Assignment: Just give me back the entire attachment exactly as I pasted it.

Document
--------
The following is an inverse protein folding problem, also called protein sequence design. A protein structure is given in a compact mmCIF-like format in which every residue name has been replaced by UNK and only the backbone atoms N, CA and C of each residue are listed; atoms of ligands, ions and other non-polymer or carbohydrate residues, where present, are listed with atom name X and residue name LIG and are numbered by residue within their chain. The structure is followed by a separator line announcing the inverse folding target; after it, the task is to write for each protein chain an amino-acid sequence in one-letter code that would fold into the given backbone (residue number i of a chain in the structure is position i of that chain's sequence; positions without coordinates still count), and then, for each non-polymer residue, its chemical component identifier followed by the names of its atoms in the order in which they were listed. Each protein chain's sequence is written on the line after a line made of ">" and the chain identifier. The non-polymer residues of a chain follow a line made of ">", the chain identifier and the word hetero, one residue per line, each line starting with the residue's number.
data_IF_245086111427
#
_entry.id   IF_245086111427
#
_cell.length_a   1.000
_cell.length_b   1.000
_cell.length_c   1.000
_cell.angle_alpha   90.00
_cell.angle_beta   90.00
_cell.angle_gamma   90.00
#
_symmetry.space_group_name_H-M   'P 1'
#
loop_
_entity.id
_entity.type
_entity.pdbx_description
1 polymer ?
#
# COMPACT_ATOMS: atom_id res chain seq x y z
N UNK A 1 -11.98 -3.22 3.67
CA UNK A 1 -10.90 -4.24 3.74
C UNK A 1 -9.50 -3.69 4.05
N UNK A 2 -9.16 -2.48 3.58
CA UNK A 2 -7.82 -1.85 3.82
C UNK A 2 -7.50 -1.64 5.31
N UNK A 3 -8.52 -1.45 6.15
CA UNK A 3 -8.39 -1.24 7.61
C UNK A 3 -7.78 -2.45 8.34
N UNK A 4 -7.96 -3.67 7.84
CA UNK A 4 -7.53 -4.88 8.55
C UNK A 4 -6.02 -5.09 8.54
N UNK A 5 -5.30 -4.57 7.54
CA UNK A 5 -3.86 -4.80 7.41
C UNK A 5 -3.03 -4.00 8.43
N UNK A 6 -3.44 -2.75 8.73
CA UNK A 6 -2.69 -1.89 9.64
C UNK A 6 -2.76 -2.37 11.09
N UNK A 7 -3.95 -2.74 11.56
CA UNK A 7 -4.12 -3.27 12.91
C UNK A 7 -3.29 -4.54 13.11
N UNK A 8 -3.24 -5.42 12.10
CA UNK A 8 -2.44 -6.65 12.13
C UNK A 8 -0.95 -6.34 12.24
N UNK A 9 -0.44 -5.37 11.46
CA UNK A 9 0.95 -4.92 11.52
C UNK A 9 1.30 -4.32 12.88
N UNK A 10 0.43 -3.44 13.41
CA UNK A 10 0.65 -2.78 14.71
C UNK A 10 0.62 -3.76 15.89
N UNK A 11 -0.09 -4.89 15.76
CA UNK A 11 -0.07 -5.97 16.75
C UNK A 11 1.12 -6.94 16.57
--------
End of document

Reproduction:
The following is an inverse protein folding problem, also called protein sequence design. A protein structure is given in a compact mmCIF-like format in which every residue name has been replaced by UNK and only the backbone atoms N, CA and C of each residue are listed; atoms of ligands, ions and other non-polymer or carbohydrate residues, where present, are listed with atom name X and residue name LIG and are numbered by residue within their chain. The structure is followed by a separator line announcing the inverse folding target; after it, the task is to write for each protein chain an amino-acid sequence in one-letter code that would fold into the given backbone (residue number i of a chain in the structure is position i of that chain's sequence; positions without coordinates still count), and then, for each non-polymer residue, its chemical component identifier followed by the names of its atoms in the order in which they were listed. Each protein chain's sequence is written on the line after a line made of ">" and the chain identifier. The non-polymer residues of a chain follow a line made of ">", the chain identifier and the word hetero, one residue per line, each line starting with the residue's number.
data_IF_245086111427
#
_entry.id   IF_245086111427
#
_cell.length_a   1.000
_cell.length_b   1.000
_cell.length_c   1.000
_cell.angle_alpha   90.00
_cell.angle_beta   90.00
_cell.angle_gamma   90.00
#
_symmetry.space_group_name_H-M   'P 1'
#
loop_
_entity.id
_entity.type
_entity.pdbx_description
1 polymer ?
#
# COMPACT_ATOMS: atom_id res chain seq x y z
N UNK A 1 -11.98 -3.22 3.67
CA UNK A 1 -10.90 -4.24 3.74
C UNK A 1 -9.50 -3.69 4.05
N UNK A 2 -9.16 -2.48 3.58
CA UNK A 2 -7.82 -1.85 3.82
C UNK A 2 -7.50 -1.64 5.31
N UNK A 3 -8.52 -1.45 6.15
CA UNK A 3 -8.39 -1.24 7.61
C UNK A 3 -7.78 -2.45 8.34
N UNK A 4 -7.96 -3.67 7.84
CA UNK A 4 -7.53 -4.88 8.55
C UNK A 4 -6.02 -5.09 8.54
N UNK A 5 -5.30 -4.57 7.54
CA UNK A 5 -3.86 -4.80 7.41
C UNK A 5 -3.03 -4.00 8.43
N UNK A 6 -3.44 -2.75 8.73
CA UNK A 6 -2.69 -1.89 9.64
C UNK A 6 -2.76 -2.37 11.09
N UNK A 7 -3.95 -2.74 11.56
CA UNK A 7 -4.12 -3.27 12.91
C UNK A 7 -3.29 -4.54 13.11
N UNK A 8 -3.24 -5.42 12.10
CA UNK A 8 -2.44 -6.65 12.13
C UNK A 8 -0.95 -6.34 12.24
N UNK A 9 -0.44 -5.37 11.46
CA UNK A 9 0.95 -4.92 11.52
C UNK A 9 1.30 -4.32 12.88
N UNK A 10 0.43 -3.44 13.41
CA UNK A 10 0.65 -2.78 14.71
C UNK A 10 0.62 -3.76 15.89
N UNK A 11 -0.09 -4.89 15.76
CA UNK A 11 -0.07 -5.97 16.75
C UNK A 11 1.12 -6.94 16.57